Imperial or Settler Imperative? Indigenous Reserves as a Case Study for a Transcolonial Analysis of British Imperial Indigenous Policy

Darren Reid

Abstract


My paper presents a comparative analysis of the development of Indigenous reserve systems in British North America and Western Australia across the nineteenth century. The existing historiography seeks to comprehend the relationship between the British metropole and the colonial periphery, and two opposing frameworks of colonial governance have been developed. One holds that the British Empire operated as an interdependent system, in which colonial Indigenous policies were determined by overarching imperial imperatives based upon imperial capitalism and liberal humanitarianism. The other holds that the explosive growth of settler communities undermined these imperial imperatives and facilitated governance guided by the settlers' need for land, labour, and security. This paper seeks to end the tension between these two frameworks by using Indigenous reserve systems as a case study for understanding colonial governance. Through an analysis of correspondence between local and imperial administrators, this paper argues that the development of Indigenous reserve systems reveals an entrenched conflict between imperial and local administrators lasting throughout the nineteenth century, a conflict in which the local governments of British North America and Western Australia subordinated imperial imperatives of imperial capitalism and liberal humanitarianism to local concerns of security and sovereignty.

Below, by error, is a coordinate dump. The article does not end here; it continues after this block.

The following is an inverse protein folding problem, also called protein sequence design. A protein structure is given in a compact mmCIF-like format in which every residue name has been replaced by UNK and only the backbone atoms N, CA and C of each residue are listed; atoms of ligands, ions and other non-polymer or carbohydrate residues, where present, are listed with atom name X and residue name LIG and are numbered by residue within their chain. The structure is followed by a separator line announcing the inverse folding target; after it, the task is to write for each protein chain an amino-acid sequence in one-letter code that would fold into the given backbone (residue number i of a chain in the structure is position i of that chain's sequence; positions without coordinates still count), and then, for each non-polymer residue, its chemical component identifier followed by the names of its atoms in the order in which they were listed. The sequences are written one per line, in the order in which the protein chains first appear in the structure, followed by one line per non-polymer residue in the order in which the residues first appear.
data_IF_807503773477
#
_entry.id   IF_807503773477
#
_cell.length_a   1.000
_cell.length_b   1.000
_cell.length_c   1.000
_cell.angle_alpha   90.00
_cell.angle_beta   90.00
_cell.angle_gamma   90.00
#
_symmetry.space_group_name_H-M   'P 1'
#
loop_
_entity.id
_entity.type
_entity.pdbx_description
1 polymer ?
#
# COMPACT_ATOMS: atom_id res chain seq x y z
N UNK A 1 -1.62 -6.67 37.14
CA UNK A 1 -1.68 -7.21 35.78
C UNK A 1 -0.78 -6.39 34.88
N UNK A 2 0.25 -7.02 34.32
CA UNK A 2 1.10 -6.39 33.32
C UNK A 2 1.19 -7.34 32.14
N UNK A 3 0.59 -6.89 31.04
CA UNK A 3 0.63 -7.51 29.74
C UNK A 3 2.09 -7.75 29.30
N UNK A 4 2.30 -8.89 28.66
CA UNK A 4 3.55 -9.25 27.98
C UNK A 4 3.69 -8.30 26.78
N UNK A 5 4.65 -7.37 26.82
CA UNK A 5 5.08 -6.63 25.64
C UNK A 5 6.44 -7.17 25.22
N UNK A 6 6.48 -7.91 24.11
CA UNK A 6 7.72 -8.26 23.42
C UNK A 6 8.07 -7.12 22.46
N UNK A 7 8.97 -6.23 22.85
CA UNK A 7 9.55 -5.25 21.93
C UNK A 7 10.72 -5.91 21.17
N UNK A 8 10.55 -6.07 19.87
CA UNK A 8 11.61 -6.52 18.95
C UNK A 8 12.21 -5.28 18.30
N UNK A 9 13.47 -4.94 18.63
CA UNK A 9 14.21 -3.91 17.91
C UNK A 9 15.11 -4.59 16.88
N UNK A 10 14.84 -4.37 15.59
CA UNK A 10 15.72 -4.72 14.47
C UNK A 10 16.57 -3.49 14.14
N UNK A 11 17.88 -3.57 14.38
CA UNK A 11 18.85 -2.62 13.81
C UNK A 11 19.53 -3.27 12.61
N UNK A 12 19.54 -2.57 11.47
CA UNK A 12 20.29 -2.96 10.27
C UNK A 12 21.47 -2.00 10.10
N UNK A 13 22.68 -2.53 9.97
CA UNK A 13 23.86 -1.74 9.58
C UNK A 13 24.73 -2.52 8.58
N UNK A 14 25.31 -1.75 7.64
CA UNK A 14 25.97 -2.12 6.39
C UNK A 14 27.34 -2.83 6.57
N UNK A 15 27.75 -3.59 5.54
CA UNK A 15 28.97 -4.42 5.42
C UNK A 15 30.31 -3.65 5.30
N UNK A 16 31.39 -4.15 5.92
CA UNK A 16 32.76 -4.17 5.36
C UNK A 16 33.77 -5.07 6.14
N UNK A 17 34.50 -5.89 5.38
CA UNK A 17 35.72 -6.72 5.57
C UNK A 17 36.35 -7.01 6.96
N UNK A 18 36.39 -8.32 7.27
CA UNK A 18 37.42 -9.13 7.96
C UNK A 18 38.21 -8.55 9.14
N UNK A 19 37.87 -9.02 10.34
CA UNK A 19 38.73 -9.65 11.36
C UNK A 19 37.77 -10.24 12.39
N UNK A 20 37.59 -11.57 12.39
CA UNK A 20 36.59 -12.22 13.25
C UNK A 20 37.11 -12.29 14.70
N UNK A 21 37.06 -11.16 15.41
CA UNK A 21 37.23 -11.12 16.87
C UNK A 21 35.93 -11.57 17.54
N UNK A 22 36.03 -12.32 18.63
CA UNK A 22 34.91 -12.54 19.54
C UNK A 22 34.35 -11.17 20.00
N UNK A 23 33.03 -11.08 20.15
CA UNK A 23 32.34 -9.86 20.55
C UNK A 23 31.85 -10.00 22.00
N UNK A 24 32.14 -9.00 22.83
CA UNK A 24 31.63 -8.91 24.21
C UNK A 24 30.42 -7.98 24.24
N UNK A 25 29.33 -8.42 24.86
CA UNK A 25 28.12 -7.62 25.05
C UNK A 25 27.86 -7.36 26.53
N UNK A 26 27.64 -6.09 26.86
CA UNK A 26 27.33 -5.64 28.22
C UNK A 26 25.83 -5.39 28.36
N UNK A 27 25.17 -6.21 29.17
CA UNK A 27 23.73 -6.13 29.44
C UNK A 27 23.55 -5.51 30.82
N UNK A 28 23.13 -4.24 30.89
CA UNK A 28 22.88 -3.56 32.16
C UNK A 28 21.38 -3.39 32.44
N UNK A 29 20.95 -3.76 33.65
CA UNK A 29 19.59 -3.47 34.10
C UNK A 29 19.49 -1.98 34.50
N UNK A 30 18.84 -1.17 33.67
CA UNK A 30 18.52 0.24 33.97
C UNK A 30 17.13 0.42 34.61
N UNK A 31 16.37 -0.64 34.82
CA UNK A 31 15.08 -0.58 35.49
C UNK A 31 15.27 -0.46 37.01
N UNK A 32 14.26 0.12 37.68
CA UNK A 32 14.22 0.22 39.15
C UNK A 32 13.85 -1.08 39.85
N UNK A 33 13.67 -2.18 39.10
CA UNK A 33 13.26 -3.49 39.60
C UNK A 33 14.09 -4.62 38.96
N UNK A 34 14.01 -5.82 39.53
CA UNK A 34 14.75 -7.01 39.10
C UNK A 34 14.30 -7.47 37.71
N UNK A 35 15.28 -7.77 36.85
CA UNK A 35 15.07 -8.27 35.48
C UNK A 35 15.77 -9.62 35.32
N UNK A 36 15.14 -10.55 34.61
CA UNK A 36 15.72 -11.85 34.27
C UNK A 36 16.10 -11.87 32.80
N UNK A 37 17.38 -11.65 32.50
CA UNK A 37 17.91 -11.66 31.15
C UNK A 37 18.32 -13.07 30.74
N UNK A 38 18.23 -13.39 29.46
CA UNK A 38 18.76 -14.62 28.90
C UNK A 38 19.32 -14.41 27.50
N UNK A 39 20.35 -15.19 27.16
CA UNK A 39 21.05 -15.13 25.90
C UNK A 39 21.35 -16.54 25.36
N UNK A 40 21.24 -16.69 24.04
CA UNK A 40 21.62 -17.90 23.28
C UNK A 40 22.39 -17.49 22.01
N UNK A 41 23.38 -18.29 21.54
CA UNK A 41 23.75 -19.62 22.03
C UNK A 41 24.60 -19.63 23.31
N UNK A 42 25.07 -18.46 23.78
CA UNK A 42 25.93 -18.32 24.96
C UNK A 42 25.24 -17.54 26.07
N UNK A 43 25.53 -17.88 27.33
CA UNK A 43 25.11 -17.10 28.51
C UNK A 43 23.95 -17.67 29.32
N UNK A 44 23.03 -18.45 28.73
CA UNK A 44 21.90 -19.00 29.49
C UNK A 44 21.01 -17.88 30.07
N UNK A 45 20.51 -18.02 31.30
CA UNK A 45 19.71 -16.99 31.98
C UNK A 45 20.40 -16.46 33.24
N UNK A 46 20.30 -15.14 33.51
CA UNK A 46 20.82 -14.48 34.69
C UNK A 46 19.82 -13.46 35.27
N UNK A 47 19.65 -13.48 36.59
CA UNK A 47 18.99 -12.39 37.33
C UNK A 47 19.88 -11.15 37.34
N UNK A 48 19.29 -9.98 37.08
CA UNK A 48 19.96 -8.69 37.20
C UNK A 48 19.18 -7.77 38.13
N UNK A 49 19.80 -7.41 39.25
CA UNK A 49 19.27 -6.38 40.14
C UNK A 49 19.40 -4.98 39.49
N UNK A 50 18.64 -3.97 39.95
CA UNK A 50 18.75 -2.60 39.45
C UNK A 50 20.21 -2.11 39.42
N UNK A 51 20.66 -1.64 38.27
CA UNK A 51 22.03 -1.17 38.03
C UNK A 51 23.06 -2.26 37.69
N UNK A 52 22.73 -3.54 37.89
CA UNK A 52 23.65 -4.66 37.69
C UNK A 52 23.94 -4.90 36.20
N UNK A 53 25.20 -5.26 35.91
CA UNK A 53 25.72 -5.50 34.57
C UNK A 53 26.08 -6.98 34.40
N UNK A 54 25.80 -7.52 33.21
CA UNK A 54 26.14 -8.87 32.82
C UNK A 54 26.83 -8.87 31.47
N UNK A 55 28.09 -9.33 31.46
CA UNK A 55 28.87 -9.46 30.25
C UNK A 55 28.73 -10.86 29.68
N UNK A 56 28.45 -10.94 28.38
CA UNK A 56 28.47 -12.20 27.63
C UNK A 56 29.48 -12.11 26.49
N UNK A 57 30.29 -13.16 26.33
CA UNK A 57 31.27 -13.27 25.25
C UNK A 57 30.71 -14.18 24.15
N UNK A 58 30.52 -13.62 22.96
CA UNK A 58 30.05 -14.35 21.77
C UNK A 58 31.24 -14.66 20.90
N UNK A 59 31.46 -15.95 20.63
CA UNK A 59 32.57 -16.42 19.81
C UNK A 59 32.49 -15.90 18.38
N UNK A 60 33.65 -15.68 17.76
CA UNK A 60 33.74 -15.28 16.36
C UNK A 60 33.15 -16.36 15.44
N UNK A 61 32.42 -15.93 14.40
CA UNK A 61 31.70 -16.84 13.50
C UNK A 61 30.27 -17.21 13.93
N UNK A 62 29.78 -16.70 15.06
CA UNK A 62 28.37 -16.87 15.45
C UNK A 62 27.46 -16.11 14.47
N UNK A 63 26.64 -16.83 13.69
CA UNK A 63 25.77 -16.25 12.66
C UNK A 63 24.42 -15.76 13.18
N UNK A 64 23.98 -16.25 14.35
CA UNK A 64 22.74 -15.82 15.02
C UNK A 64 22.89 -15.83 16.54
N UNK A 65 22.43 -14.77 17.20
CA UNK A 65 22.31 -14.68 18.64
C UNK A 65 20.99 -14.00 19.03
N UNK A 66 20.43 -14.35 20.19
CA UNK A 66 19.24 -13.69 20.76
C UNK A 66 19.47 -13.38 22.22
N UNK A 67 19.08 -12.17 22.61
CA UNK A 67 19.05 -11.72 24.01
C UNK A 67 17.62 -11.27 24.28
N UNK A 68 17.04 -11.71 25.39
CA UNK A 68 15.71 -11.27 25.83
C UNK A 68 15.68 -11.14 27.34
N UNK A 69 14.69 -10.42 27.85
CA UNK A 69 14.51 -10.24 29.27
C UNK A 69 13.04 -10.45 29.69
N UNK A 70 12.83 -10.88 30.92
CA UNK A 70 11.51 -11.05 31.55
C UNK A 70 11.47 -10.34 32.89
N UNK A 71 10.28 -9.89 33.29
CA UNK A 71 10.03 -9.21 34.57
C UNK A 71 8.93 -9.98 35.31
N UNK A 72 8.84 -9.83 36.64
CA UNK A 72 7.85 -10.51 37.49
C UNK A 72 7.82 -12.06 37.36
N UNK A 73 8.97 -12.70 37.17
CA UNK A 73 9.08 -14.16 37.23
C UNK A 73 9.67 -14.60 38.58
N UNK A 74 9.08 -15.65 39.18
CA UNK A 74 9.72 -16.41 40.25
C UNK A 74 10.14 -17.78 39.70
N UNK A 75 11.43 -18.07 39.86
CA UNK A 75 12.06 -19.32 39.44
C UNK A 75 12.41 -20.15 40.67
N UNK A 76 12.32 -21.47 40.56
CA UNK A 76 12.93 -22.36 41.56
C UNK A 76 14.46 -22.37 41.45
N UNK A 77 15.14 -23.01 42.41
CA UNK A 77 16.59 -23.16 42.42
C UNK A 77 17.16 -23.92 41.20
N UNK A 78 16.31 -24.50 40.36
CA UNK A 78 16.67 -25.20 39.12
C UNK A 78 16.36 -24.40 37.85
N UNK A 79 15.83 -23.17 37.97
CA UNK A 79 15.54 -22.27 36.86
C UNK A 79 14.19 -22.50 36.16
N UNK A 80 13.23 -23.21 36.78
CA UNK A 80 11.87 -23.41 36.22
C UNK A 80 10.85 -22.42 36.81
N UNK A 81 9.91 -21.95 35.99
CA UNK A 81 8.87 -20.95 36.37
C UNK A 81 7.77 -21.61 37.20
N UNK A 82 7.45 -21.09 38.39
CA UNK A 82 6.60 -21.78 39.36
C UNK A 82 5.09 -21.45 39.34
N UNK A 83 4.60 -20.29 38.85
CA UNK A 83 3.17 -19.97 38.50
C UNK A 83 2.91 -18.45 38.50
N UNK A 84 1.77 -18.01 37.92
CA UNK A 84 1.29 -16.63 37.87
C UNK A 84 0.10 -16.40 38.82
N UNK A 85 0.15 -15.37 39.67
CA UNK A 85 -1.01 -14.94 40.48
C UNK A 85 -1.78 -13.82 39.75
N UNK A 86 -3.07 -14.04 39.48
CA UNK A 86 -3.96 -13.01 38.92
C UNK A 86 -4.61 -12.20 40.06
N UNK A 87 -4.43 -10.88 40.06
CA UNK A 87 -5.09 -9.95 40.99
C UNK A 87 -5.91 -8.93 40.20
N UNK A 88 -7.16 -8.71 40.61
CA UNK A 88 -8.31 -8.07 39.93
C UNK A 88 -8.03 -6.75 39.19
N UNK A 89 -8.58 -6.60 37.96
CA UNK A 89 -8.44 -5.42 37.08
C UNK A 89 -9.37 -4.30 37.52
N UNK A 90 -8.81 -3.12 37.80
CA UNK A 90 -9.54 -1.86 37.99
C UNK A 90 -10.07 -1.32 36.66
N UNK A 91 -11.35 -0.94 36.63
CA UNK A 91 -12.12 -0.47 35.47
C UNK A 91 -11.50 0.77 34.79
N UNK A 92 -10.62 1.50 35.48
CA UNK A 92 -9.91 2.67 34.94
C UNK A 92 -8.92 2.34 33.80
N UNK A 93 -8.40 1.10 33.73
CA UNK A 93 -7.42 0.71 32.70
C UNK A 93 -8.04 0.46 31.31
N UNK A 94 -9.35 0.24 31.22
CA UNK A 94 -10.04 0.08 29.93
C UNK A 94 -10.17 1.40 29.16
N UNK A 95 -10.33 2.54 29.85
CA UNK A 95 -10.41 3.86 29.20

Keywords


settler colonialism; transcolonial history; British policy; Indigenous reserves

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DOI: http://dx.doi.org/10.18357/tar81201716801



Copyright (c) 2017 Darren Reid

 

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ISSN 1923-1334 (Online)

University of Victoria